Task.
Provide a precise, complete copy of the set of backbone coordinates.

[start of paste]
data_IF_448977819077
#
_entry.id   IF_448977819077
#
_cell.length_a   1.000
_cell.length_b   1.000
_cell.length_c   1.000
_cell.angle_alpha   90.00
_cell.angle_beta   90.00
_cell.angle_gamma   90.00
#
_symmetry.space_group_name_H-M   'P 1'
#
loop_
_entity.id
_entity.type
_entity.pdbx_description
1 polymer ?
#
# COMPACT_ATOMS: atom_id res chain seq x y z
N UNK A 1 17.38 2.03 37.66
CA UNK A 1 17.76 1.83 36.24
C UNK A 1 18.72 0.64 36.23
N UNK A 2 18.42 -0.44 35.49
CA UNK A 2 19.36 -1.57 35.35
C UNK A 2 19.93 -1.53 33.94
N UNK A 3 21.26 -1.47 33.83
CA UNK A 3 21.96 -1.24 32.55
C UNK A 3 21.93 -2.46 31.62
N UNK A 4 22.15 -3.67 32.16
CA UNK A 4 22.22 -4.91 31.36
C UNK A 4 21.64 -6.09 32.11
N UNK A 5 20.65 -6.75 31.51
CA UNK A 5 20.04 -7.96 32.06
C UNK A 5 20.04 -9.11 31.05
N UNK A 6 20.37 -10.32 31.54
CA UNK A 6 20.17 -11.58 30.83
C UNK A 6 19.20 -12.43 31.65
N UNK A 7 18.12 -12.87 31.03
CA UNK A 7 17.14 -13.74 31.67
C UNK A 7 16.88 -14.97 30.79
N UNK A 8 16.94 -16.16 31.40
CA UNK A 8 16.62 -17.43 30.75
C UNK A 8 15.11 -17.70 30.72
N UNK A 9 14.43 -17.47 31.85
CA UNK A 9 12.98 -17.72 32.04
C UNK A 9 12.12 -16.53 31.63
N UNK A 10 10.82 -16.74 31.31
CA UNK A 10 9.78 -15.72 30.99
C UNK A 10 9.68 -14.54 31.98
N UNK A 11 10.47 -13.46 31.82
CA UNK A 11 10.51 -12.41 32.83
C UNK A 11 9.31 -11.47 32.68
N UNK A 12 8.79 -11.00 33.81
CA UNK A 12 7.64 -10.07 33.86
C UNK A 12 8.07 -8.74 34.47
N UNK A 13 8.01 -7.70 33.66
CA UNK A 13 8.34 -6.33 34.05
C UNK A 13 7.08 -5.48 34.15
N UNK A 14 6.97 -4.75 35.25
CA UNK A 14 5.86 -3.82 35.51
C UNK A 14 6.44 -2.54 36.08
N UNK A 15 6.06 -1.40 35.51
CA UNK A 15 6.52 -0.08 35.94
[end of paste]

data_IF_448977819077
#
_entry.id   IF_448977819077
#
_cell.length_a   1.000
_cell.length_b   1.000
_cell.length_c   1.000
_cell.angle_alpha   90.00
_cell.angle_beta   90.00
_cell.angle_gamma   90.00
#
_symmetry.space_group_name_H-M   'P 1'
#
loop_
_entity.id
_entity.type
_entity.pdbx_description
1 polymer ?
#
# COMPACT_ATOMS: atom_id res chain seq x y z
N UNK A 1 17.38 2.03 37.66
CA UNK A 1 17.76 1.83 36.24
C UNK A 1 18.72 0.64 36.23
N UNK A 2 18.42 -0.44 35.49
CA UNK A 2 19.36 -1.57 35.35
C UNK A 2 19.93 -1.53 33.94
N UNK A 3 21.26 -1.47 33.83
CA UNK A 3 21.96 -1.24 32.55
C UNK A 3 21.93 -2.46 31.62
N UNK A 4 22.15 -3.67 32.16
CA UNK A 4 22.22 -4.91 31.36
C UNK A 4 21.64 -6.09 32.11
N UNK A 5 20.65 -6.75 31.51
CA UNK A 5 20.04 -7.96 32.06
C UNK A 5 20.04 -9.11 31.05
N UNK A 6 20.37 -10.32 31.54
CA UNK A 6 20.17 -11.58 30.83
C UNK A 6 19.20 -12.43 31.65
N UNK A 7 18.12 -12.87 31.03
CA UNK A 7 17.14 -13.74 31.67
C UNK A 7 16.88 -14.97 30.79
N UNK A 8 16.94 -16.16 31.40
CA UNK A 8 16.62 -17.43 30.75
C UNK A 8 15.11 -17.70 30.72
N UNK A 9 14.43 -17.47 31.85
CA UNK A 9 12.98 -17.72 32.04
C UNK A 9 12.12 -16.53 31.63
N UNK A 10 10.82 -16.74 31.31
CA UNK A 10 9.78 -15.72 30.99
C UNK A 10 9.68 -14.54 31.98
N UNK A 11 10.47 -13.46 31.82
CA UNK A 11 10.51 -12.41 32.83
C UNK A 11 9.31 -11.47 32.68
N UNK A 12 8.79 -11.00 33.81
CA UNK A 12 7.64 -10.07 33.86
C UNK A 12 8.07 -8.74 34.47
N UNK A 13 8.01 -7.70 33.66
CA UNK A 13 8.34 -6.33 34.05
C UNK A 13 7.08 -5.48 34.15
N UNK A 14 6.97 -4.75 35.25
CA UNK A 14 5.86 -3.82 35.51
C UNK A 14 6.44 -2.54 36.08
N UNK A 15 6.06 -1.40 35.51
CA UNK A 15 6.52 -0.08 35.94